From Russia with Love [#31]: Winter to Spring 2019

babayaga

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There was a discussion a couple of pages ago about the difference between training methods and someone explained that Tutberidze (and other Russian coaches) works with groups of skaters. So there is not much individual time, but much more supervised time. I am sure that during group lessons Evgenia was getting more attention from Eteri than anyone else in the group. I already said this before, but seeing Evgenia this year made me realize one thing - Eteri's girls are so successful not only because she makes them work like crazy, but also because she herself is willing to work like crazy with them. The coaches take responsibility for every little detail.
 
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If people in Russia hate Medvedeva then why they give her much support and love at Russian Nationals? No sense is made of that statement. My Russian friends adore her and Tukt.
 

Tinami Amori

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If people in Russia hate Medvedeva then why they give her much support and love at Russian Nationals? No sense is made of that statement. My Russian friends adore her and Tukt.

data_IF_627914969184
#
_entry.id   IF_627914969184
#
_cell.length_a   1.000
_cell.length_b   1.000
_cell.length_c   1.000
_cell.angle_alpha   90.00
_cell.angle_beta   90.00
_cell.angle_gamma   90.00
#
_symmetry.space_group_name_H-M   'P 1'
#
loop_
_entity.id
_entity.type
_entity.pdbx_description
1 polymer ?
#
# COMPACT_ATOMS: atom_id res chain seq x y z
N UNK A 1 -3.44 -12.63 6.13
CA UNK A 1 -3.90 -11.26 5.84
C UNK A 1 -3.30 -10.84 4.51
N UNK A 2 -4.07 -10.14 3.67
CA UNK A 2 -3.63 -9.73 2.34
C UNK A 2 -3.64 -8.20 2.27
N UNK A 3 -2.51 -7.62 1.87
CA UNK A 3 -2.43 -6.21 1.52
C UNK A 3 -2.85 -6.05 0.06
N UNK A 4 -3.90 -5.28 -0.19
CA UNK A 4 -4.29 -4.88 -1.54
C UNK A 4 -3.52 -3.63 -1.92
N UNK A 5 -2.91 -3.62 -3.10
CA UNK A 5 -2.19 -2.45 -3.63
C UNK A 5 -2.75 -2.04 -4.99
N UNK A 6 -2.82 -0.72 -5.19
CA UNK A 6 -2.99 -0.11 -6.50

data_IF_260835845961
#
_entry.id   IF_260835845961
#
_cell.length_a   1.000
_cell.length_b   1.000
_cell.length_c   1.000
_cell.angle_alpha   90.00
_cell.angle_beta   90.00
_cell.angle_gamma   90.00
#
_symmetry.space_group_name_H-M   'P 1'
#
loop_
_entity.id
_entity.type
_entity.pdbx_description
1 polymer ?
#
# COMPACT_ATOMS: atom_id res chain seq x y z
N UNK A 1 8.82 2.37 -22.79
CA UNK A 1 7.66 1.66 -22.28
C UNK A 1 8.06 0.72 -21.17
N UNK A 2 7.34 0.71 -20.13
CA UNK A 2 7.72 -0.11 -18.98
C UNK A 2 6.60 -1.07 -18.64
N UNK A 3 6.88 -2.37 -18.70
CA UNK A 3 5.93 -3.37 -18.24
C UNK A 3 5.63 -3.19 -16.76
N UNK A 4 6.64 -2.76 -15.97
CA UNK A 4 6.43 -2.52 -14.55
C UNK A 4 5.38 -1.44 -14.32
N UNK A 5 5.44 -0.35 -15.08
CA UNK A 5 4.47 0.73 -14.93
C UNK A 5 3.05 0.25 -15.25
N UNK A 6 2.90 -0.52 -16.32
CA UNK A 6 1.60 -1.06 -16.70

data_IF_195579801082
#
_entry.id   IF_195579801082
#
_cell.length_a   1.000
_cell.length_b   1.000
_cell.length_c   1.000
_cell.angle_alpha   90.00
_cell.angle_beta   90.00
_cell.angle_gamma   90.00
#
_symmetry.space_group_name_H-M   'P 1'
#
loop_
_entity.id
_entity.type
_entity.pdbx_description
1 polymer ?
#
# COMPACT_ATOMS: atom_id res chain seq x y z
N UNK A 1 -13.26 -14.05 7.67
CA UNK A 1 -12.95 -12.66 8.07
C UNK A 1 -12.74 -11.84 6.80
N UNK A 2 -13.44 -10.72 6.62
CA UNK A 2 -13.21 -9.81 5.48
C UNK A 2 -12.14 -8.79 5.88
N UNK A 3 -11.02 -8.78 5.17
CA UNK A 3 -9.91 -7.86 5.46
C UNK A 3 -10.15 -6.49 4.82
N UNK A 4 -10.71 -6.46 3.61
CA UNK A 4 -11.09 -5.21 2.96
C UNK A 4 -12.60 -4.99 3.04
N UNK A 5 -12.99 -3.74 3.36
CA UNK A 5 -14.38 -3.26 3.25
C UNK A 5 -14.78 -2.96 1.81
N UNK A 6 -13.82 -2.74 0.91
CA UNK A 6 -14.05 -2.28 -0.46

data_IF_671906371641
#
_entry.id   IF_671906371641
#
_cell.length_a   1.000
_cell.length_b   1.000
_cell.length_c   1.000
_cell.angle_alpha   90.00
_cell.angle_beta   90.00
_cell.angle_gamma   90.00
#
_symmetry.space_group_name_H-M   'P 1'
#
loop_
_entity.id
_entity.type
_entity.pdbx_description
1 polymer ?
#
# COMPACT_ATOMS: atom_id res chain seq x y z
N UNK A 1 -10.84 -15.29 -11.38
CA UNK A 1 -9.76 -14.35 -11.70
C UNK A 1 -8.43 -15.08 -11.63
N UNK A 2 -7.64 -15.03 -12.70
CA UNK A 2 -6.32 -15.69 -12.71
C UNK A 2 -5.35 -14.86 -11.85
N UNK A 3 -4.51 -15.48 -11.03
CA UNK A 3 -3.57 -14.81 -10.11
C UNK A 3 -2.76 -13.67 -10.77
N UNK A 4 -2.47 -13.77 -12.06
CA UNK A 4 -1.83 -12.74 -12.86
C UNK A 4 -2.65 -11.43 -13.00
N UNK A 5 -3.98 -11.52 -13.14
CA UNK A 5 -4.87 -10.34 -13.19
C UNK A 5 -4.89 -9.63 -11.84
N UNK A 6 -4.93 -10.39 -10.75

Nobody said she does not have fans. The issue is that she lost many fans, but not all.
The national polls on most popular athlete, show Zag first, Med second.
Same for Tuk, some love her, and some think she is "rude and lewd".
I am split on Tuk: respect for 3A and getting back to work; don't like her PR-campaign and all that comes with it.
 

babayaga

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If people in Russia hate Medvedeva then why they give her much support and love at Russian Nationals? No sense is made of that statement. My Russian friends adore her and Tukt.
People in Russia don't hate Medvedeva at all it's a myth. She is getting tons of support during competitions, lots of media attention, and praise from FS specialists and former athletes. I am quite surprised to see it as a widespread belief on this board.
 

Tinami Amori

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Never you can comment on technique or back up your points with technical explanations. I doubt you really know how the system work. What is a great outside edge, what is good technique on spins, steps and jumps. All you talk about is results and the life/personalities of skaters. So to me, you're a someone living abroad Russia, in America, bashing in the hand that feed you, and liking to see wonder kids in tights.
And if this is supposedly true, is there a rule that requires FSU posters to make equal amount of commentary on technique, spins and edges vs. social issues and results?... :rofl:

People in Russia don't hate Medvedeva at all it's a myth. She is getting tons of support during competitions, lots of media attention, and praise from FS specialists and former athletes. I am quite surprised to see it as a widespread belief on this board.